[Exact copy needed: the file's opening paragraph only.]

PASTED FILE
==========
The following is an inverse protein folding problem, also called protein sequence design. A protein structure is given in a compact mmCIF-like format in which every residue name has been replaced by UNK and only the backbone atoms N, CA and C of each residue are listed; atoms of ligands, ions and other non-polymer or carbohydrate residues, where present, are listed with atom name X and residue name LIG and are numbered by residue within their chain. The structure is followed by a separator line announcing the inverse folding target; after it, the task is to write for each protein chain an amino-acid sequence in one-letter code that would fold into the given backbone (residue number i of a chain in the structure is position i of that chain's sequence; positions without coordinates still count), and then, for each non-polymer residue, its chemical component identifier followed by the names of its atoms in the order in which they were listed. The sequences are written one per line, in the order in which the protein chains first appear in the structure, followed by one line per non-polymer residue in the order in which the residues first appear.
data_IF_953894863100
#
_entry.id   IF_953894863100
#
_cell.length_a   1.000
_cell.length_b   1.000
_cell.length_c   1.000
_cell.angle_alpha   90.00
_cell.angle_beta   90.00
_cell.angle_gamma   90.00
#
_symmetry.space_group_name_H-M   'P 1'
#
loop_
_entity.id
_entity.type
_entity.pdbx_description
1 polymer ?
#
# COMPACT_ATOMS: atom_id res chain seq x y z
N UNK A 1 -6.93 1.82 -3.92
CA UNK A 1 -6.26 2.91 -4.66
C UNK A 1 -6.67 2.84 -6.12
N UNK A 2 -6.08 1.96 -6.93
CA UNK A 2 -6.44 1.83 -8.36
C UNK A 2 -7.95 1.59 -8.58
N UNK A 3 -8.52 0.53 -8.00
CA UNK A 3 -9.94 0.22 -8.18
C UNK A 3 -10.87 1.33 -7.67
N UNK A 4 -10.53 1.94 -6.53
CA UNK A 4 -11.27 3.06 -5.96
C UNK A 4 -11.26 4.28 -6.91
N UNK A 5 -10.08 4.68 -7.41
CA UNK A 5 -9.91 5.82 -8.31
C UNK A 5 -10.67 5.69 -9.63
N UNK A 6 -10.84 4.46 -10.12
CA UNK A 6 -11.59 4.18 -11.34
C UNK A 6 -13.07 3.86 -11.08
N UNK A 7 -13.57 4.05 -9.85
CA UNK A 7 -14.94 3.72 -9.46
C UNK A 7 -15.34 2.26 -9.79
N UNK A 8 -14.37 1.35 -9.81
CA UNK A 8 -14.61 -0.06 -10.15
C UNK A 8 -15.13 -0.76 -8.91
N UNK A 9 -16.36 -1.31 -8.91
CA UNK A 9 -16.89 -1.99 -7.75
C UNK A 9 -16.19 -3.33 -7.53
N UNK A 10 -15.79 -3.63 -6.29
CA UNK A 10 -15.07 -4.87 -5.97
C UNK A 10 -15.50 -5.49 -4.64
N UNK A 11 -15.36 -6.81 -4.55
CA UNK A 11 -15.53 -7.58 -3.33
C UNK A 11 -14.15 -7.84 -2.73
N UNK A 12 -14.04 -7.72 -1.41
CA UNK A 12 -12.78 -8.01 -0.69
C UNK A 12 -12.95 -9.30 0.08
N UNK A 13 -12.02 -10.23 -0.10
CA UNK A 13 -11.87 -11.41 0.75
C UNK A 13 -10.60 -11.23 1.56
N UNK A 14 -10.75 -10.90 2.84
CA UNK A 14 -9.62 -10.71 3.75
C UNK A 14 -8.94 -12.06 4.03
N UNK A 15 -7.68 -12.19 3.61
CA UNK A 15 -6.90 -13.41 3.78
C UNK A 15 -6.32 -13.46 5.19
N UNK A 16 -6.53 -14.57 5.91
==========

The following is an inverse protein folding problem, also called protein sequence design. A protein structure is given in a compact mmCIF-like format in which every residue name has been replaced by UNK and only the backbone atoms N, CA and C of each residue are listed; atoms of ligands, ions and other non-polymer or carbohydrate residues, where present, are listed with atom name X and residue name LIG and are numbered by residue within their chain. The structure is followed by a separator line announcing the inverse folding target; after it, the task is to write for each protein chain an amino-acid sequence in one-letter code that would fold into the given backbone (residue number i of a chain in the structure is position i of that chain's sequence; positions without coordinates still count), and then, for each non-polymer residue, its chemical component identifier followed by the names of its atoms in the order in which they were listed. The sequences are written one per line, in the order in which the protein chains first appear in the structure, followed by one line per non-polymer residue in the order in which the residues first appear.